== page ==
Standard & Poor’s has published an analysis of the current state of the Australian P/C industry. The rating agency noted: “The softening insurance cycle has entrenched itself in commercial lines in Australia. Premium rate reductions between 5 percent and 20 percent have been recorded across various lines of commercial business renewed in the first quarter of 2005.
“Large corporate risks, particularly property and liability lines, have already experienced rate reductions of between 5 percent and 20 percent, and rate pressures are now becoming evident in midsize commercial risks.”
S&P said, however, that “despite these rate reductions, policy terms and conditions remain strong, and the extensions of cover and reduced excesses, apparent in the last softening cycle, have not yet appeared in the local market.
“Reported profitability remains very strong for the industry for results up to December 2004, and, importantly, many insurers show continued signs of lower claims frequency across many lines of business and, in particular, liability lines. The industry in total reported a very good underwriting profit of A$838 million [U.S.$635 million] in the quarter to December 2004, and a very low combined ratio of 83 percent (as per the Australian Prudential Regulation Authority’s ‘Quarterly General Insurance Statistics’). This stretches the industry’s consecutive quarterly underwriting profits to three years, after more than seven years of consecutive quarterly underwriting losses.”
While noting the relatively mild adjustments the declining rates have on the Australian market, S&P stressed that they “are a global issue, with rate reductions in the key London market also prevalent. The fact that rates have reduced across all lines in the first half of 2005, starting with large corporate risks, and now spilling into small-to-midsize commercial business, suggests that rate reductions are not fully accounted for by the improved underlying claims experience. Rather, rates are now influenced by competitive issues, and are being pressured across all lines of business.” S&P added, however that not all lines are enjoying equal improvement in claims experience.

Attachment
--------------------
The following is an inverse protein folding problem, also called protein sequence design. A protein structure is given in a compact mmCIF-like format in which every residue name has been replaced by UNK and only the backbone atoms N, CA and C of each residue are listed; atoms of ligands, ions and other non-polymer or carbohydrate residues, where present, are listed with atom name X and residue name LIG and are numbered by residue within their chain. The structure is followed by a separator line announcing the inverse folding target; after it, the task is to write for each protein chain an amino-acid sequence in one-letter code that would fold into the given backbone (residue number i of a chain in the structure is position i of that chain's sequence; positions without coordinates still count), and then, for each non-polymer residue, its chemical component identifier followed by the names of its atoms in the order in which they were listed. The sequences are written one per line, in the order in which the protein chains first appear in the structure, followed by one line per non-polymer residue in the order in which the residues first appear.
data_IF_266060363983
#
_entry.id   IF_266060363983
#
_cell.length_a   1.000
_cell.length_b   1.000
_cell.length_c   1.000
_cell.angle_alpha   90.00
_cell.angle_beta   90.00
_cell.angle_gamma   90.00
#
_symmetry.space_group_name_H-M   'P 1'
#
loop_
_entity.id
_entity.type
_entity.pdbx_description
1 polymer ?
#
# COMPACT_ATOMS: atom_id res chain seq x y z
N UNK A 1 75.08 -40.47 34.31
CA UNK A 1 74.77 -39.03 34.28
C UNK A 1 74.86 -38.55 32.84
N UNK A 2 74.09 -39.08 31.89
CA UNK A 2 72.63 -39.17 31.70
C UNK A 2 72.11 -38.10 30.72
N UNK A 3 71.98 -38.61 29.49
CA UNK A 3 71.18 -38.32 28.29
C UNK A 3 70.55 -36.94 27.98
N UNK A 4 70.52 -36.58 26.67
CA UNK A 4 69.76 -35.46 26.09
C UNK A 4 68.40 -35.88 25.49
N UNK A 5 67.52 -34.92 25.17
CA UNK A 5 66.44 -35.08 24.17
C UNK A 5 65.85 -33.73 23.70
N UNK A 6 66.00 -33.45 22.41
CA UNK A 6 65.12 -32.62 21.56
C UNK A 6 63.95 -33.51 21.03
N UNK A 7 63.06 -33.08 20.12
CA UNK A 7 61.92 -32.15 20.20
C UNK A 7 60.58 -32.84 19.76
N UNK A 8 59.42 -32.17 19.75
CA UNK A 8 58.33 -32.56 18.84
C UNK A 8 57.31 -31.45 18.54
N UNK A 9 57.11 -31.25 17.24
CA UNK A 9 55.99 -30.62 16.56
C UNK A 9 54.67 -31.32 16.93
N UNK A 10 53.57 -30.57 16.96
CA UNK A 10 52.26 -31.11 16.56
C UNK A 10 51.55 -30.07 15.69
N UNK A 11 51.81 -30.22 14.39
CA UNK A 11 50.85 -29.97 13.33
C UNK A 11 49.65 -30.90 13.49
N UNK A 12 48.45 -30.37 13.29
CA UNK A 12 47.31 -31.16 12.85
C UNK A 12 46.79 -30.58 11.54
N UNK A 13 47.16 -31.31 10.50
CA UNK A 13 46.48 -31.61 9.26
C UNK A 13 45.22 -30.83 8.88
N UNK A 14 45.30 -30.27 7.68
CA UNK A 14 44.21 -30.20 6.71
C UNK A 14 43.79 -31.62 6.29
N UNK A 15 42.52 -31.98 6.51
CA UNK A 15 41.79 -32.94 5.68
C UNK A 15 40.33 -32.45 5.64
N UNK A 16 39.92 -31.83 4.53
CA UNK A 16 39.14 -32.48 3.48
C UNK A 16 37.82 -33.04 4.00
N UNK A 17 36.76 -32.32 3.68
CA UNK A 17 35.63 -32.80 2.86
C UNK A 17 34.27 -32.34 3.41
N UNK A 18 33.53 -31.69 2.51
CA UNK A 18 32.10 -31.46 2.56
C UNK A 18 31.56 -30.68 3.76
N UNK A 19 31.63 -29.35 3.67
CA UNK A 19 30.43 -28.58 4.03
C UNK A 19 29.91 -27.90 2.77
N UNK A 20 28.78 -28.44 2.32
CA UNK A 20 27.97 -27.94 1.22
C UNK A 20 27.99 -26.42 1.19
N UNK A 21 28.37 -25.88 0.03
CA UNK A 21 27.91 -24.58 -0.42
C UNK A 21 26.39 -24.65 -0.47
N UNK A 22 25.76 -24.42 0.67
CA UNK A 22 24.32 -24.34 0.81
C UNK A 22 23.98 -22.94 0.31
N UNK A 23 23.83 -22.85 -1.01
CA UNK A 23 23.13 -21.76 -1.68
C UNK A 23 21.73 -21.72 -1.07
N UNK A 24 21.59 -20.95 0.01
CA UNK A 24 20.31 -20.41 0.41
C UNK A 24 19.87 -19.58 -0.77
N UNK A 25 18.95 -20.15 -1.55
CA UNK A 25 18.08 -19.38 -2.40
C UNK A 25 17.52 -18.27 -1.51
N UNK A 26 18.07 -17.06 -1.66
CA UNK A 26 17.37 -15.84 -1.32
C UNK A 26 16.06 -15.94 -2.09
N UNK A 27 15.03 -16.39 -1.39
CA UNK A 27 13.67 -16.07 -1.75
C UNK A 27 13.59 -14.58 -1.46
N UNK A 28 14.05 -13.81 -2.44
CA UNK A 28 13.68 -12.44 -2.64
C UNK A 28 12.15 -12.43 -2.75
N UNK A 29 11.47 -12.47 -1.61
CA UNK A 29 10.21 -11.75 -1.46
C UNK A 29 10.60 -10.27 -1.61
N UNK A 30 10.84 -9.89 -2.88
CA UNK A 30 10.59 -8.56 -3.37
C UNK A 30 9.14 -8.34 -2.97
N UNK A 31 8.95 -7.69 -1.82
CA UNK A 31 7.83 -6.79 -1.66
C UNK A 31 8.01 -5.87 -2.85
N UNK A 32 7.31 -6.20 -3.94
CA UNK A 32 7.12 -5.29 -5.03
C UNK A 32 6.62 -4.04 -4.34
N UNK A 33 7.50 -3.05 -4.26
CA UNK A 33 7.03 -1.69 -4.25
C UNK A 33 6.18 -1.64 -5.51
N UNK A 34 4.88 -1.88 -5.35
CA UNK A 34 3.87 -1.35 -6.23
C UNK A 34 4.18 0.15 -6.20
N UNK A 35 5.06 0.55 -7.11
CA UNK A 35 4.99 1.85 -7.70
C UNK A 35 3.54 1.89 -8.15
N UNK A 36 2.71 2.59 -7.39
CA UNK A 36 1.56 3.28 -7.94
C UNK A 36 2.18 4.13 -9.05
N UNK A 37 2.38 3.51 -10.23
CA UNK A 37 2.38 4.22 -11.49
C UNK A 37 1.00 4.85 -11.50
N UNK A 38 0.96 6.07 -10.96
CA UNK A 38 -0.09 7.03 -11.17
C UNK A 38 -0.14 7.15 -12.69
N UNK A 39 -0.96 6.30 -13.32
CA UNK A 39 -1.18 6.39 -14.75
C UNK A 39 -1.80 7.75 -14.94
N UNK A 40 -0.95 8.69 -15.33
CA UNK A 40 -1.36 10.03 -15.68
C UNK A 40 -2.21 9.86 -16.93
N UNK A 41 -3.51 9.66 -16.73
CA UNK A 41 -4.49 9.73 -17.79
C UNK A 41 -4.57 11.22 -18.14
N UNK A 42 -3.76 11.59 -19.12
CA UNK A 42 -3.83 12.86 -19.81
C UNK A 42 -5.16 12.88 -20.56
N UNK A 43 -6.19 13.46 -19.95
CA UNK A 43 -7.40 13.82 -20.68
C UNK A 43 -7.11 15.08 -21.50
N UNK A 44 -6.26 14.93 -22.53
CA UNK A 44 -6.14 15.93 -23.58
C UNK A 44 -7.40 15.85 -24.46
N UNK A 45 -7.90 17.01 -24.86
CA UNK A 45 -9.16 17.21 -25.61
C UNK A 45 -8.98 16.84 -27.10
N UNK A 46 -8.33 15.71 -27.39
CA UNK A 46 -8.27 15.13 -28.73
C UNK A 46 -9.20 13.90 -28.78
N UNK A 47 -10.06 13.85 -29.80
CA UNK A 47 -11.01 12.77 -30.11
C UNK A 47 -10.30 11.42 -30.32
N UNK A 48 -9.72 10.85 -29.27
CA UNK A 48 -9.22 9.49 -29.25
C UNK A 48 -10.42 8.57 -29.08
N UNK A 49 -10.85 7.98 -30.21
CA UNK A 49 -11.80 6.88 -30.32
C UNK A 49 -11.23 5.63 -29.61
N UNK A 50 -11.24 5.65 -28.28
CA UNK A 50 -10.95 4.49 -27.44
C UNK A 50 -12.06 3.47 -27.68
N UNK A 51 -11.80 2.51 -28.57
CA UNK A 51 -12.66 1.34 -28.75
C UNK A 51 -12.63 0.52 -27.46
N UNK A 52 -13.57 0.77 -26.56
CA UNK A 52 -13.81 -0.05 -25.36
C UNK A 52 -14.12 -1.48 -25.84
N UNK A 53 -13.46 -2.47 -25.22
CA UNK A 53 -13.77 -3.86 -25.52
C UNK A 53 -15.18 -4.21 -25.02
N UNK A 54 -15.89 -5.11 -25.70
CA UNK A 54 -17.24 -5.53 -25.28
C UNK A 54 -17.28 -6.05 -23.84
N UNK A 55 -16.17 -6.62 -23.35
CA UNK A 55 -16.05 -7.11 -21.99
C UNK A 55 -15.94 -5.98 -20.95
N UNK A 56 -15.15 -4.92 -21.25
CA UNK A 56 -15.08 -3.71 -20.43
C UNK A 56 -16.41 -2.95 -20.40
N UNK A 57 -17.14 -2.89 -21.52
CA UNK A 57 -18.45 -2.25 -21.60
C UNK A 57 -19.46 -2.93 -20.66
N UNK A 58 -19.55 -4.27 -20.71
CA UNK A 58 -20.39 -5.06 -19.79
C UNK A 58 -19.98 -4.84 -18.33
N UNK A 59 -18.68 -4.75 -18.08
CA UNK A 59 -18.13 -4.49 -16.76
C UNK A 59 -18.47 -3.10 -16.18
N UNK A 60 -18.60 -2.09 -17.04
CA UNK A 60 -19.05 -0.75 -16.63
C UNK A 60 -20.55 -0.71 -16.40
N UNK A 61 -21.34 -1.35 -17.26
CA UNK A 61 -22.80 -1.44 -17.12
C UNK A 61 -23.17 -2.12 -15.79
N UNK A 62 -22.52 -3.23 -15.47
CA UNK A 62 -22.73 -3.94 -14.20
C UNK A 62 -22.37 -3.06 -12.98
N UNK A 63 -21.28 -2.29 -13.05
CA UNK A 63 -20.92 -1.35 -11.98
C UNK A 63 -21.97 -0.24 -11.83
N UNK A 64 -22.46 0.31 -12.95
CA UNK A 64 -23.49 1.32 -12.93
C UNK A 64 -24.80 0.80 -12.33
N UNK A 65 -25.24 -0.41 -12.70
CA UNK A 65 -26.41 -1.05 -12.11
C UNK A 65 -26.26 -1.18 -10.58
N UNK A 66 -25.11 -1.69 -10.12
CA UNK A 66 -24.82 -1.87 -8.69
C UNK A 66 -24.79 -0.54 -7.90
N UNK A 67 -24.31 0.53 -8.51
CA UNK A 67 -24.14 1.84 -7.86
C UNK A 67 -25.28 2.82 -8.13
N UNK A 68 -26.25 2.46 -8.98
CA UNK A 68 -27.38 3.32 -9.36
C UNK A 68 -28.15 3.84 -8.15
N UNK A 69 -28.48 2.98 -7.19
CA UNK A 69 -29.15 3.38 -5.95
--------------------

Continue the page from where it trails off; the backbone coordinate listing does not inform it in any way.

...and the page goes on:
S&P said it “believes that premium rates in Australia currently remain at a profitable level, and are likely to continue to do so for the remaining part of this fiscal 2005 year, with technical rates still being achieved to date. Recent lower claims frequency, for example in the compulsory third party (CTP) class, and some reserve releases by insurers, together indicates an underlying improvement in claims experience and supports a level of reduction in commercial lines premium rates.”
The rating agency also indicated that “personal lines rates remain robust, and are unlikely to see premium rate reductions; rather increases up to CPI are expected. Increasingly intense competition, however, will limit growth in this segment as insurers find it increasingly difficult to write new business. Personal lines claims frequency and severity has reduced over time, given generally dry weather conditions, lower crime rates, and initiatives such as reduced speed limits. This is despite a handful of medium-level storms through the eastern states.”
S&P warned, however, that as the cycle takes hold, maintaining financial strength will require “pricing discipline.” Comparing the current situation to the last down market in 2001, when many insurers incurred large underwriting losses, S&P noted that “insurers have implemented extensive changes to their underwriting practices, so as to align rates charged with profit objectives and expected losses. Industry participants have also introduced better underwriting tools since that time, which should enable underwriters to better assess pricing profitability as competition pressures rates.
“Furthermore, a more rational softening insurance cycle should be underpinned by the shareholder profit objectives of most of the Australian nonlife industry, less reliance by participants on investment returns for profitability, and key groups already having attained critical mass and cost efficiency. How well these factors influence behavior of industry participants will be key in limiting possible fallout of a softening rate cycle on balance sheets.” This ability should help the industry hold in check any too drastic downside reduction.
S&P cited the “pressures of an increasingly onerous corporate governance and compliance environment” as an additional factor weighing on the market, referring to the ongoing investigations of the “inappropriate use of financial reinsurance, and its accounting treatment.”
Lastly S&P observed that while New York Attorney General Elliot Spitzer’s probe into insurance broking practices in the U.S. has so far had “little local effect,” it “continues to focus the industry’s attention on appropriate operating practices, and underscores the crucial part that the highest corporate governance standards play in the day-to-day operations of a successful insurance company. Court penalties imposed in Australia as a result of recent local regulatory investigation into the use of financial reinsurance and related accounting issues make it clear that appropriate operating practices and suitable corporate governance are now a permanent part of an insurance companies’ operations globally and locally.”
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